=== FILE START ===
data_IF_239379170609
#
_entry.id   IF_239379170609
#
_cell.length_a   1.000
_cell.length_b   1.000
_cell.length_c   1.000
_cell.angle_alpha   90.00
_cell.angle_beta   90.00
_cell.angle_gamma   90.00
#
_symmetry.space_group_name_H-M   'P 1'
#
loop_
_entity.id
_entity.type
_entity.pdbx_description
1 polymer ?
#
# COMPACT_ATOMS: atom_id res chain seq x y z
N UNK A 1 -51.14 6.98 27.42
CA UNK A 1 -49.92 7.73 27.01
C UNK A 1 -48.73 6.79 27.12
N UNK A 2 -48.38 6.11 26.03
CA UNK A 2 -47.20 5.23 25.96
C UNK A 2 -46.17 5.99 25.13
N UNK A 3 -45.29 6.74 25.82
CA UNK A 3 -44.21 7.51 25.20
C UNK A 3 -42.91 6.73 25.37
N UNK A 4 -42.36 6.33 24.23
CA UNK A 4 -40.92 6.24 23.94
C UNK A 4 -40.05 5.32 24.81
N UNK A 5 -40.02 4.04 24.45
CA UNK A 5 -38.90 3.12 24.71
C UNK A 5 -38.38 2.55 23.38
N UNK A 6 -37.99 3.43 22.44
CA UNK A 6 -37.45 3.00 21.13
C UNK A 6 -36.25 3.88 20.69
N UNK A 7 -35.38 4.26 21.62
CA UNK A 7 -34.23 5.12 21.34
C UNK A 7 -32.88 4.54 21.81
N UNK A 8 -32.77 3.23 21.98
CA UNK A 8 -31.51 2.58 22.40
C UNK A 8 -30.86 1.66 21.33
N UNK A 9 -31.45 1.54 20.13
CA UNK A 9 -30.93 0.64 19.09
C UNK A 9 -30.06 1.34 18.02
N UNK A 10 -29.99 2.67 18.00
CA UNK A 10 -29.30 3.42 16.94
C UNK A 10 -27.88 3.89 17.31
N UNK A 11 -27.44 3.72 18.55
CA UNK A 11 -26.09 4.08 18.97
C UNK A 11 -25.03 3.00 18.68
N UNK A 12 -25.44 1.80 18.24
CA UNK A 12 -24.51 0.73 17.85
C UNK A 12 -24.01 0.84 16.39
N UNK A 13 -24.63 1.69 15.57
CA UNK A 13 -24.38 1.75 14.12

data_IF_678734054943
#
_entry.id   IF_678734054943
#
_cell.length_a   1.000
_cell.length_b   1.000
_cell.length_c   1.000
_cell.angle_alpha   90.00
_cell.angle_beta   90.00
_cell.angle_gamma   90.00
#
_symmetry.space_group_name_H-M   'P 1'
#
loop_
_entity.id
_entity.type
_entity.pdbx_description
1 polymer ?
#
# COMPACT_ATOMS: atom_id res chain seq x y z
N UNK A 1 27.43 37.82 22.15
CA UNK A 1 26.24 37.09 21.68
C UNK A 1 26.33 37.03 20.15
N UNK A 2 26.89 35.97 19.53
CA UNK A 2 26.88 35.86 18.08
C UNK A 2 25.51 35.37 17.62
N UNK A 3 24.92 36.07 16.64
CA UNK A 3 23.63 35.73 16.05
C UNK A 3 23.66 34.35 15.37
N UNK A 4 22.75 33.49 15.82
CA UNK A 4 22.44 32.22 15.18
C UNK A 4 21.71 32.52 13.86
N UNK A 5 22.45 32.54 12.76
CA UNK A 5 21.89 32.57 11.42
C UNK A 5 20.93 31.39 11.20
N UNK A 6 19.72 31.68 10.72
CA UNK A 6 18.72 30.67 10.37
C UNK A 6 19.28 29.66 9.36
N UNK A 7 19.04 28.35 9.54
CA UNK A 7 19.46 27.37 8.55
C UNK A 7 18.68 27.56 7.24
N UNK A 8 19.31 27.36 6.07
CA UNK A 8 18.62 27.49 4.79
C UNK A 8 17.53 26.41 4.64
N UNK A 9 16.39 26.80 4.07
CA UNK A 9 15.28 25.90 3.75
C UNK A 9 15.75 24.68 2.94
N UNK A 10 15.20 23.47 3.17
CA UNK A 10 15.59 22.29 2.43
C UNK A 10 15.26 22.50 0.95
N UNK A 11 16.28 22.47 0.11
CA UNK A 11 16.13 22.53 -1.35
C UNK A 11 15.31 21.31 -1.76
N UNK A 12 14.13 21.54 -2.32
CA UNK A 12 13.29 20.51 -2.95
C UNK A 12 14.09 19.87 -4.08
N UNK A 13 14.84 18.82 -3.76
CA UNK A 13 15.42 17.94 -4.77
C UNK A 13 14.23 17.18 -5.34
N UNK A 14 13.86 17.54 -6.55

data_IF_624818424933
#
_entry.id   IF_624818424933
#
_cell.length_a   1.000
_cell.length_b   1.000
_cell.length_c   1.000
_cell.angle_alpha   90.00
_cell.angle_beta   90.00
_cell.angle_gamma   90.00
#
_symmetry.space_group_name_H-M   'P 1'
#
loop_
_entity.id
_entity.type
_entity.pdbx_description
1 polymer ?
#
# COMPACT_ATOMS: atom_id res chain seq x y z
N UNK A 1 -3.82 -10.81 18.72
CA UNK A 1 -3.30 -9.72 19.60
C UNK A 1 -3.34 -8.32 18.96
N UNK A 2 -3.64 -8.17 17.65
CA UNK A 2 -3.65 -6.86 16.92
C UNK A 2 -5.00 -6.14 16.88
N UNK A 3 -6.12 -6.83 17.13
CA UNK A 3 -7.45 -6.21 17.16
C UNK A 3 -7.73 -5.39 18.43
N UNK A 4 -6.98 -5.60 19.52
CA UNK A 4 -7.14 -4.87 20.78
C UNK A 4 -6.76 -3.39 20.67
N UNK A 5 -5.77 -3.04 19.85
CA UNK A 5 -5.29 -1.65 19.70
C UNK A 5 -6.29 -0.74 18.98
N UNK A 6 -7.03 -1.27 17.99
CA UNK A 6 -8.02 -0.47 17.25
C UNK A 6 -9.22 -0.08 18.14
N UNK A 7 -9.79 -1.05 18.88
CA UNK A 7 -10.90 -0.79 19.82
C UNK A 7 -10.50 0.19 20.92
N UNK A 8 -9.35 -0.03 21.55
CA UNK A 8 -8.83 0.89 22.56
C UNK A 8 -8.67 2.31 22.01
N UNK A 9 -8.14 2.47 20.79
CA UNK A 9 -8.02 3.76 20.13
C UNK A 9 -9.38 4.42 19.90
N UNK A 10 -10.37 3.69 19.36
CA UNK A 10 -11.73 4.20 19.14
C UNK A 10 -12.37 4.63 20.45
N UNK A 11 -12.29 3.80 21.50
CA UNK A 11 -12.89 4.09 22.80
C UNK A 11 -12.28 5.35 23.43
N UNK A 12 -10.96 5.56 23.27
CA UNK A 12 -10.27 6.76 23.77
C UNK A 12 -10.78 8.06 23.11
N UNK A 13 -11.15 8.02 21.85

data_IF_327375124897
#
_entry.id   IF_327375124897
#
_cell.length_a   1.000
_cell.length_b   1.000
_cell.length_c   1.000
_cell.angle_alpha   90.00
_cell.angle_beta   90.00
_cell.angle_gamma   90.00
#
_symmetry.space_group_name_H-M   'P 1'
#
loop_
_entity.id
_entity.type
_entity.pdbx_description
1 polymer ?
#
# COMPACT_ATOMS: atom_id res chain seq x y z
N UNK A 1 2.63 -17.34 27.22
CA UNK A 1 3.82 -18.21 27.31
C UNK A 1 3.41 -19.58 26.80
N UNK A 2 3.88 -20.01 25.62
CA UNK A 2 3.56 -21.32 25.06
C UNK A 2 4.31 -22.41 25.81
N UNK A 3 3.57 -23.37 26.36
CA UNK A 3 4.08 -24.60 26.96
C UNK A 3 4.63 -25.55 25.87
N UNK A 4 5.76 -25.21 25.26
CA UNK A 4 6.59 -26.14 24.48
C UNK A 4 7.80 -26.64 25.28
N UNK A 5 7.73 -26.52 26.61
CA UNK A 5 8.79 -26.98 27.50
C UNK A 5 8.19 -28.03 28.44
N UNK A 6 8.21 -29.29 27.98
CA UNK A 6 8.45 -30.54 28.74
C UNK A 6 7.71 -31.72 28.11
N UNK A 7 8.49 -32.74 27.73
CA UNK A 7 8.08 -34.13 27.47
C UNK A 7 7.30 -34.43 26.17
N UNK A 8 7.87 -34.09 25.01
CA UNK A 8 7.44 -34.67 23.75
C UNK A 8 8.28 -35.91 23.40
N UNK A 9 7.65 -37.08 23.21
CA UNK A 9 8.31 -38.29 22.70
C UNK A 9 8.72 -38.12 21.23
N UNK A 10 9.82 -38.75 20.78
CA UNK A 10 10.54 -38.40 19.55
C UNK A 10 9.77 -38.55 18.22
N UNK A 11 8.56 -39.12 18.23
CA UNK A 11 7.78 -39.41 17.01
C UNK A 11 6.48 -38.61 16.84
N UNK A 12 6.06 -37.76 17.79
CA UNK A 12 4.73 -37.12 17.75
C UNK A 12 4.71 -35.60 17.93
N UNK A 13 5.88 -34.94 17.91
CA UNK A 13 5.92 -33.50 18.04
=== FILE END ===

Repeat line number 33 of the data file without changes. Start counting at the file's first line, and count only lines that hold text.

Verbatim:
N UNK A 5 -40.02 4.04 24.45